AU choral music director Smith adds coda to 34-year career
AUBURN - Thomas R. Smith says close to 2,500 Auburn University students have sung and played for him since he became Auburn's director of choral activities in the fall of 1972.
He has led hundreds of concerts and thousands more rehearsals as director of the Auburn University Concert Choir, a by-audition-only chorus of about 100 voices, and also of the University Singers, a show choir of 36 dancers and singers and nine instrumentalists.
But Smith, 62, is nearing his last rehearsal and last concert as Auburn's choral activities director.
He's retiring May 31. And some of his former students have organized an alumni concert and are asking former members of the Concert Choir and University Singers to gather in Auburn May 27-28 to rehearse and sing for Smith one last time.
"He has touched so many people's lives, and we just want him to leave with having this as a memory," said one of the organizers, Dale Farmer.
"He truly cares about people. He always strives for excellence in everything he does. I don't know of any other person, ever, in my experience that is loved as much as he is, and respected as much," said Farmer, 51, a flight attendant who is back at Auburn working on a doctorate in music education.
Smith, 62, said the heart attack he suffered last fall was a wake-up call, one that told him he needed less stress in his life, along with more exercise.
Smith has chaired Auburn's music department since 2000 and he said he's always put pressure on himself to get a performance ready and perfected.
"Having to measure up to your own expectation is a lot of pressure. And that part, I won't miss," Smith said. "I like when the perfection comes, and you can experience it, but I will not miss the pressure of having to get it to that point."
Smith said he's looking forward to spending more time while he's healthy with his wife, Gayle, and their adult son and daughter and 14-month-old granddaughter.
He plans to remain the choir director of Providence Baptist Church near Beauregard, a post he has held since 1974. And he's open to new musical challenges.
But Smith said that, just as most Concert Choir members never again sing with a group that good once they leave Auburn, he likely will never again direct such a quality choir, and he'll miss that.
He said some of his favorite memories with the Concert Choir include:
Singing at the National Cathedral in Washington in 1999.
Performing "Belshazzar's Feast," by English composer William Walton, with the Alabama Symphony in Birmingham in 1990.
Performing Giuseppe Verdi's "Requiem" with the Alabama Symphony in Birmingham in 1989.
Performing Ludwig van Beethoven's Ninth Symphony with the Columbus Symphony Orchestra in Columbus, Ga., in 1992.
The annual spring tours, on which the Concert Choir and University Singers fill three Trailways buses for three days of concerts at churches, schools and other places in Alabama and neighboring states.
Smith said about two-thirds of his singers over the years have been nonmusic majors. So why do they, and music majors, sing in choirs when they get to college?
Creating good music is one reason. But Smith said creating a sense of family is another.
"It provides them an opportunity of a place to belong, and they can combine their talents with all these other folks and produce something that's more powerful than any of them can do on their own," smith said.
"There are certain lessons that you learn through music that are going to be applicable to any field, wherever you are: The discipline that it takes, the application of oneself to a task, learning how to work with other people, coming together and putting all those different personalities into one group," Smith said.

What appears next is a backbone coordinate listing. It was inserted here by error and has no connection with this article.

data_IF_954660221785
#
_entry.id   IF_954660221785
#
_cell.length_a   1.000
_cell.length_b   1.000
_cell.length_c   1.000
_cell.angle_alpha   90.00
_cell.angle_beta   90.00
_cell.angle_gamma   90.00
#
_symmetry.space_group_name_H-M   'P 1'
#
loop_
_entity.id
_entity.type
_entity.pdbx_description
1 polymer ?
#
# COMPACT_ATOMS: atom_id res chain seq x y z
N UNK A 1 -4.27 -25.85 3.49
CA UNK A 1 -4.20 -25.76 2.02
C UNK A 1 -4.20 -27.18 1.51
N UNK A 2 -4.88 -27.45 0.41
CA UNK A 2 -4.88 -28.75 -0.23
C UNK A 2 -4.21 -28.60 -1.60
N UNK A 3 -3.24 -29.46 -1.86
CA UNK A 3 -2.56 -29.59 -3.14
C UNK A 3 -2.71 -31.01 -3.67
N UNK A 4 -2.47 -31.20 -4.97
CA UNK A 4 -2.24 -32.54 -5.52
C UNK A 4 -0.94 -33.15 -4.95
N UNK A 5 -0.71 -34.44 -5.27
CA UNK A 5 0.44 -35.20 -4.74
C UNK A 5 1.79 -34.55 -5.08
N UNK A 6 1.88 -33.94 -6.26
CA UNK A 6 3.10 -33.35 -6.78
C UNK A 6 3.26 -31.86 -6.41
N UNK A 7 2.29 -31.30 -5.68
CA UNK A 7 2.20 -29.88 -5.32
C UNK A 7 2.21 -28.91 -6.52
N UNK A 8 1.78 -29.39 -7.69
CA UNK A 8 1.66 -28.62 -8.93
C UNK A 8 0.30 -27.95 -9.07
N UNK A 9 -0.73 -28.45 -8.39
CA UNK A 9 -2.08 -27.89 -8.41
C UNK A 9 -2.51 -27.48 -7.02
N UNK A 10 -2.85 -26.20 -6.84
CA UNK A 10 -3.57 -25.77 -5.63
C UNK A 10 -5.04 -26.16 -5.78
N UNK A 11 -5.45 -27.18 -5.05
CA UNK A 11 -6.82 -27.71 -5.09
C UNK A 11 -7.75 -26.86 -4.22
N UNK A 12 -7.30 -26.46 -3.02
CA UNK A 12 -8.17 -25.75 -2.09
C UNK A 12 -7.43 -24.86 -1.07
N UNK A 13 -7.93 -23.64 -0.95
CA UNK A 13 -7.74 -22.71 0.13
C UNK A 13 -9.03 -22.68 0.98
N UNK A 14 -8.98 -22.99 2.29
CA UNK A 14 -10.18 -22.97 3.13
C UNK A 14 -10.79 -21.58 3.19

"It's so important in singing in the choir that, in order for the music to be unified, the group has to have a sense of unity and oneness," he said.
More than anything, Smith said he's going to miss working with students, and ``the opportunity to relate to them, to be a mentor sometimes, sometimes to be a friend."
"Sometimes, you're a teacher. Sometimes, you're a golf buddy," Smith said. "There are just so many aspects of those things."
Hester Tippett Maginnis, 32, a homemaker from Helena, was in Auburn recently watching Smith conduct a Singers rehearsal once more, before he leaves.
"It saddens me," she said. "He's always just been a huge part of my life."
"I love music. And he was really a father figure, too. He had an open-door policy. Any time we felt had had trouble, we could go in and talk to him," said Maginnis, who sang in the Concert Choir and Singers in 1991-95.
Ken Thomas, 41, the choral music director at Auburn High School, also sang in both groups. He said Smith stands out because of his love for music, love for people and unselfish spirit.
"He has been a mentor, a friend, and of course, a teacher," Thomas said. "In working with my choirs, I always in the back of my mind think, 'How will Dr. Smith feel about what I'm about to present?' That's just how much he means to me, and to choral music in general."
Smith said he tried to lead by example, and by never asking someone to do something he wouldn't be willing to do, a practice he hopes his students will remember and follow.
"I'm just going to miss the relationship with the students. That is the No. 1 thing," Smith said. "And I'll miss the opportunity of making music with the Concert Choir and Singers."
"Both are totally different groups, but the choral quality, we've striven to make that the same for both," he said. "There's a high quality."
"It's been a joy," Smith said. Then he paused and continued, "It's been a joy. And I really am blessed to have had the opportunity to be in one place and do as much as I've been able to do over the years."